By this time, however, Bent had begun to be involved with other international activities. One, in which Michael Otte and I collaborated, was the BACOMET Project (Basic Components of Mathematics Education for Teachers, 1978-). An outcome of this work, Perspectives on Mathematics Education (1986), possibly helped make Bent's name better known to younger readers internationally. This initiative again provides evidence of Bent's keen interest always to apply the results of research to the one specific goal: the improvement of teaching and learning. This aim also led him to instigate the formation of an international group seeking "systematic co-operation between theory and practice in mathematics education". In this period his influence was exerted much more through leadership and his part in discussions rather than through his writings. He would not have been happy in a 1990s North American or English Education Department. Reading, thinking, discussing, and then translating the results into classroom practice were always rated more highly by him than churning out papers. Moreover, he never established a production line for Ph D students. But he was particularly, and rightly, proud of his association with Stieg Mellin-Olsen, Mogens Niss and Ole Skovsmose (who was Bent's research student). All three clearly show (or alas, showed, for Stieg was to predecease Bent) the imprint of Bent's guidance.

It is possible that many readers of this obituary will know little about Bent, for it is some years since he was at the peak of his powers. Even then, many outside Europe would not have had an opportunity to appreciate his impact on the thinking of others and on the way in which UNESCO and ICMI acted and developed. Yet there can be few mathematics educators who cannot have been affected in some way by Bent's industry, drive and thought and we must all be grateful for his legacy.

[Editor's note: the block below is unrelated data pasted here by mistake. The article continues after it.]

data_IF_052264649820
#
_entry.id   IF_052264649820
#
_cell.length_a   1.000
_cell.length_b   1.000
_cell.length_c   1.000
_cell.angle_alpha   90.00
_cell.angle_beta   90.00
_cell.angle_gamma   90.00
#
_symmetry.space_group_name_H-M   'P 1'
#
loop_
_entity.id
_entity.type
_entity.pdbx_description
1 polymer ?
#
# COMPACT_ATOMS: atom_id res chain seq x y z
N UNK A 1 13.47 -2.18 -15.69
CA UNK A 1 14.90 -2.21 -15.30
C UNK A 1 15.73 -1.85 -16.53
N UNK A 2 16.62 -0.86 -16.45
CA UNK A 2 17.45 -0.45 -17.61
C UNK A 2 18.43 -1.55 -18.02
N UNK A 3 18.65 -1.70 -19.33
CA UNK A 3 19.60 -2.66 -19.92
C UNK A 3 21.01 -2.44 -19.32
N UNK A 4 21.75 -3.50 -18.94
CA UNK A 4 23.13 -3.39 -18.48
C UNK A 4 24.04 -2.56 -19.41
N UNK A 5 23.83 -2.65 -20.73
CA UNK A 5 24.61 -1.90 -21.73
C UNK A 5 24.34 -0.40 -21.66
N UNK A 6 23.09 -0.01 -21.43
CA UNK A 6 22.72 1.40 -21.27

Geoffrey Howson,

The University of Southampton, UK

As demonstrated above, nobody is better able to write an appreciation of Bent Christiansen and his work for mathematics education at an international level than Geoffrey Howson. In my capacity as a compatriot of Bent's, I shall, in what follows, add some words about Bent and his accomplishments in a Danish context.

Bent Christiansen was born on the 7th May 1921. After having completed, in 1944, his Candidate's (extended Master's) degree in mathematics at the University of Copenhagen, he became a teacher of mathematics at the upper secondary level ("gymnasium") in Holte, a northern suburb of Copenhagen, where he taught until 1957. Already in 1949 he was concurrently working at the Emdrupborg Teacher Training College where he stayed until 1960. At about that time the Royal Danish School of Education was being reconstituted, and Bent Christiansen was appointed its first Professor of Mathematics in 1960. He retired from his professorship, at the age of 70, in 1991.